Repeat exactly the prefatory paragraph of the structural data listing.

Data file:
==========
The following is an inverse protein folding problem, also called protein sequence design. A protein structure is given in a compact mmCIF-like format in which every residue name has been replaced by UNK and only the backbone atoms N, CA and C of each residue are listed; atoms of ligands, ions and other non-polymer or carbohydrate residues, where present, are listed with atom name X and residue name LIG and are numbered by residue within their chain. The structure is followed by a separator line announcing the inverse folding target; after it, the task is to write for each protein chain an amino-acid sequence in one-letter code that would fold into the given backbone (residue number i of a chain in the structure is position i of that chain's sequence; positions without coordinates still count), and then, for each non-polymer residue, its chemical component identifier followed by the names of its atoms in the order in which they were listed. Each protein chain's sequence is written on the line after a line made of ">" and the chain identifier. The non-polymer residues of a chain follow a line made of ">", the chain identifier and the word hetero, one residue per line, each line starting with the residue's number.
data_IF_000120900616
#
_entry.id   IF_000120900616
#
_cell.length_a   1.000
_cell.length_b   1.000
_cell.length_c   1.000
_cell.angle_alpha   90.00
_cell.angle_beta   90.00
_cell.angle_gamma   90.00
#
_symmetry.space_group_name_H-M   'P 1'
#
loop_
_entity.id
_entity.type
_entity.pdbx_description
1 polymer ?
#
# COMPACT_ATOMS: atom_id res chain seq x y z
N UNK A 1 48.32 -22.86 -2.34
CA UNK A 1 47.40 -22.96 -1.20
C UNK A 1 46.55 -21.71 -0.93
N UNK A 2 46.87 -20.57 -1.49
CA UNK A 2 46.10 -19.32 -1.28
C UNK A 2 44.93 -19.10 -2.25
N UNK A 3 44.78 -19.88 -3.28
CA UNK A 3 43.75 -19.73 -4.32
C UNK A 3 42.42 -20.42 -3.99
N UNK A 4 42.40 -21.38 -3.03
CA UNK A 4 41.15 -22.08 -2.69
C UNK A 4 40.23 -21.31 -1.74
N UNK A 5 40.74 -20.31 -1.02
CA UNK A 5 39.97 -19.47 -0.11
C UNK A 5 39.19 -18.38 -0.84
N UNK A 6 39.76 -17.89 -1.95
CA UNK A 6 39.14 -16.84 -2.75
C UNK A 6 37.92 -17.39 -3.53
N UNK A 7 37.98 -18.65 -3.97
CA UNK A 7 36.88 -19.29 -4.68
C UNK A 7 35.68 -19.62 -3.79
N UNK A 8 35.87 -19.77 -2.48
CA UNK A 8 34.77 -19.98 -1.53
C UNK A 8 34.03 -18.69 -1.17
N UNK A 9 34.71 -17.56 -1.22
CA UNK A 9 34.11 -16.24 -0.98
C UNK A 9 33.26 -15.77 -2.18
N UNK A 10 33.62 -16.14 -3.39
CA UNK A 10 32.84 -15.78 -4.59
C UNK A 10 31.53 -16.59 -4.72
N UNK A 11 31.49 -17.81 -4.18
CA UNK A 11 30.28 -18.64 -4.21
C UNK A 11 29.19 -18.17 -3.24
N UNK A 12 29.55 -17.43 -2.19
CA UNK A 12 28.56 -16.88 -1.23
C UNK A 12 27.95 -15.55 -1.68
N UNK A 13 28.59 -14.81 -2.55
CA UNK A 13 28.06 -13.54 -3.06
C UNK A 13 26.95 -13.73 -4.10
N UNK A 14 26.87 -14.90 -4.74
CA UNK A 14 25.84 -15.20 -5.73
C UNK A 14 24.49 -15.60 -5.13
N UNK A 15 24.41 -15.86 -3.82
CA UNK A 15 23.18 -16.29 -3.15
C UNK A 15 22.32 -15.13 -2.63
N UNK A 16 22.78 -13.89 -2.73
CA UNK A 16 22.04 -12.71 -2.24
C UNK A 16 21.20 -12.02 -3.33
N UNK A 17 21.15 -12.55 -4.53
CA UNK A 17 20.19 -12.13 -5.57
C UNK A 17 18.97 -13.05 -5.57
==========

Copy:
The following is an inverse protein folding problem, also called protein sequence design. A protein structure is given in a compact mmCIF-like format in which every residue name has been replaced by UNK and only the backbone atoms N, CA and C of each residue are listed; atoms of ligands, ions and other non-polymer or carbohydrate residues, where present, are listed with atom name X and residue name LIG and are numbered by residue within their chain. The structure is followed by a separator line announcing the inverse folding target; after it, the task is to write for each protein chain an amino-acid sequence in one-letter code that would fold into the given backbone (residue number i of a chain in the structure is position i of that chain's sequence; positions without coordinates still count), and then, for each non-polymer residue, its chemical component identifier followed by the names of its atoms in the order in which they were listed. Each protein chain's sequence is written on the line after a line made of ">" and the chain identifier. The non-polymer residues of a chain follow a line made of ">", the chain identifier and the word hetero, one residue per line, each line starting with the residue's number.